So God Made a Mother Collection ➔

It was a shocking realization to learn that each of my three sons had extremely different personalities. From birth, each of them exhibited preferences, frustrations and found comfort differently. It seemed odd to me that three children with the same genetics, the same up bringing, and the same environment, could have three completely different personalities emerge from birth. 

As they got older, we soon realized that one would choose absolutely anything else than to be the center of attention. He hates to draw attention to himself, is afraid to be different, and an overall rule follower. Our second, on the other hand, doesn’t care who is watching, strives to be different, and tends to look at us as if to say, “What rules?” Our third seems to fall somewhere in the middle. He’s laid back, but also doesn’t let his big brothers push him around. He is assertive yet gentle, and he doesn’t seem to be bothered by attention. 

With all their differences, there is one striking similarity between our first and second sons’ personalities: both are uncomfortable in certain social settings, especially with unfamiliar adults. Ultimately they both feel shy, uneasy, and uncomfortable, but express those fears in completely different ways. 

One exhibits fight; he gets angry and shows it by hitting, stomping, and showing his “angry face”. 

The other defaults to flight; he retreats, hides, and even cries when he’s uncomfortable. He has been known to hide behind my legs, grab onto me tightly, and look at the ground not responding at all to a greeting. 

Our brain’s job is to recognize danger and provide a response for our body to those potential threats. Will I rise up or retreat? Fight or flight? Both are responses to similar feelings.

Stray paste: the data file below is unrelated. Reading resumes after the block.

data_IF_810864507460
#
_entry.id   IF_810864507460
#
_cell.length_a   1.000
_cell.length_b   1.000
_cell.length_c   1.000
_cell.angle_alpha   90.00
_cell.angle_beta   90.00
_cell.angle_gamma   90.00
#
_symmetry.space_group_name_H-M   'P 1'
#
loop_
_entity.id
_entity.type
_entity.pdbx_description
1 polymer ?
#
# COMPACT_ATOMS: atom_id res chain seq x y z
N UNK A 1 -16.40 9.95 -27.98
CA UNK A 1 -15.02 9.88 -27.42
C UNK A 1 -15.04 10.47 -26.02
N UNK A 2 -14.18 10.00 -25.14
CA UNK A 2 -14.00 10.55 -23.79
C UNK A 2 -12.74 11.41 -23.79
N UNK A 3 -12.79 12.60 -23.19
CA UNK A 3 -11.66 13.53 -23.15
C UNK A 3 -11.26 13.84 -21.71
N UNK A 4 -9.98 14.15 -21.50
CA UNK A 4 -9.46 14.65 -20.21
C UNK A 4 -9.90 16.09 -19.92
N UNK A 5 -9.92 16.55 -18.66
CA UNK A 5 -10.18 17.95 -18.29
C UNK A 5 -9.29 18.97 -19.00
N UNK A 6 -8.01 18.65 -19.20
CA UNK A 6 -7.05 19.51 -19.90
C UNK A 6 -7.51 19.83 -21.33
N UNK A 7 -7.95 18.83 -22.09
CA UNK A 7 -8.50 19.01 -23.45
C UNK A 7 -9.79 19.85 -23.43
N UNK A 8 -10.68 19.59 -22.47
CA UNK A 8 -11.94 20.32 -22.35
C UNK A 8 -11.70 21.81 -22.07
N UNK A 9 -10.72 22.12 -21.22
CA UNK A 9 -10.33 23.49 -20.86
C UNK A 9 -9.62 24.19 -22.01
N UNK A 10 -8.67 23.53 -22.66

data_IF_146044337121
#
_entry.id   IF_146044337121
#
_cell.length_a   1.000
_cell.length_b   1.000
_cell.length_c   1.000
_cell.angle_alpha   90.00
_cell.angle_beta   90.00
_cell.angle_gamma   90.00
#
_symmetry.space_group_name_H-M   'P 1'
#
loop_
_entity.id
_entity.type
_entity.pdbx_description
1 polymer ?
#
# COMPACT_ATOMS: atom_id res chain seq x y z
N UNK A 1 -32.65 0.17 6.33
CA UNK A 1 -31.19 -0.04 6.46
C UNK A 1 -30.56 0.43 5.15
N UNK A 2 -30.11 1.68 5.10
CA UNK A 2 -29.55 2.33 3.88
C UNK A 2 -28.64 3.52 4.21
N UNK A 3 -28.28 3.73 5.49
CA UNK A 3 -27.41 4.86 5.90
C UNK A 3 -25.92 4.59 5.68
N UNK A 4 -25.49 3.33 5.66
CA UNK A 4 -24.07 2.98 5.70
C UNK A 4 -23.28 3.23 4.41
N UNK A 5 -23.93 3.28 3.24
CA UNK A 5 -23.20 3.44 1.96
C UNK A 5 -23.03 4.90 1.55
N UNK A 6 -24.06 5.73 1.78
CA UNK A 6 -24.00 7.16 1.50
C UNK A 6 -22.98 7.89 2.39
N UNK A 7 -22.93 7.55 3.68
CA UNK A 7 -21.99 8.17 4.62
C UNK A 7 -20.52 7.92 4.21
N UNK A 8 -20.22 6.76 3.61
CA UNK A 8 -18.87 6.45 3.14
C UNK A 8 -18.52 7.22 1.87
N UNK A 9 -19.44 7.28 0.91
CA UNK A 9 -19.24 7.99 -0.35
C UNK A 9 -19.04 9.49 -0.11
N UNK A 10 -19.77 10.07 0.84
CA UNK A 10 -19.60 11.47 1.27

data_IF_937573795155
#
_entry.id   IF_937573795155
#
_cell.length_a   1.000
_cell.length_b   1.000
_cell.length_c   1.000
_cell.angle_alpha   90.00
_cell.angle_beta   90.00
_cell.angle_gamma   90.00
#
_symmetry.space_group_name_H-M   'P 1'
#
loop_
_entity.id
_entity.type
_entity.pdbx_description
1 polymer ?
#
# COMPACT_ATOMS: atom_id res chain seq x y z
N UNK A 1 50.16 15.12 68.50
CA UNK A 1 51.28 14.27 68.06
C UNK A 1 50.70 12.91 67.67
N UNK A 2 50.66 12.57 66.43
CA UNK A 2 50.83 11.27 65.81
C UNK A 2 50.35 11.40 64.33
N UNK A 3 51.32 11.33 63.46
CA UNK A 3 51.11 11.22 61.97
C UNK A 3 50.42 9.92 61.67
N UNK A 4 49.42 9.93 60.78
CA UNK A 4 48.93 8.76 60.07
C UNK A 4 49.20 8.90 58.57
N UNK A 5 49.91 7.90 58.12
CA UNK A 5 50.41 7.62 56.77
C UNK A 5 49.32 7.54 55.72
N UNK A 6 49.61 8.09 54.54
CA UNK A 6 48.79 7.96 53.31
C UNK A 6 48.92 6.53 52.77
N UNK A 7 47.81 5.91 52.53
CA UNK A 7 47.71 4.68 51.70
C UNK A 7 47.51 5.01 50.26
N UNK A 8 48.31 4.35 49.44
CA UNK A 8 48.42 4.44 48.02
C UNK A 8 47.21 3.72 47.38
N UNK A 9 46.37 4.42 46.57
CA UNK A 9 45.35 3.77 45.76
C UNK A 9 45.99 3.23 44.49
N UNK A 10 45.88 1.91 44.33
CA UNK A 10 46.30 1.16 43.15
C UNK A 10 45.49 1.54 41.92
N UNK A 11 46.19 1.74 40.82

So, how do we, as parents, help our kids cope? 

Our job is to teach them and guide them through processing these tough emotions, to arm them with tools to manage stress and uncomfortable situations. Children can to learn to process their emotions, and find socially acceptable responses. Here are some ideas: 

  • Give them words to express their emotions. Let them know it’s OK to feel scared, frustrated, or shy. 
  • Provide an alternative to help relieve the pressure. I often suggest my kids give a high-five when greeting strangers. 
  • Prep them before a social interaction. Before a social interaction with new people, I tend to talk about appropriate responses with my children so they can mentally prepare and create a mental game plan.
  • Offer a safe environment to express their concerns and fears. After social encounters, good or bad, we often discuss how it went. We talk about our successes and ways we could improve for next time. 

It’s easy to get frustrated when my kids are unkind in social settings, but I try to remind myself that they are still little and have a lot of learning to do. With proper guidance, I have no doubt my children will learn to manage and respond to stress in social settings. With practice and exposure, they can overcome their fears and learn to manage their emotions.

Until then, I will continue to provide a safe, positive environment for them to practice and gain confidence. 

Michelle Tate

A native Texan, born and raised, I married my college sweetheart, and now spend my days raising our three young boys. In another life, I was an elementary school teacher, before diving deep in my true passion for my own babies and writing. My new children’s book, “Be” encourages kids to be the best versions of themselves while being accepting and kind to everyone they meet. Follow me on Facebook at Raising Humble Humans

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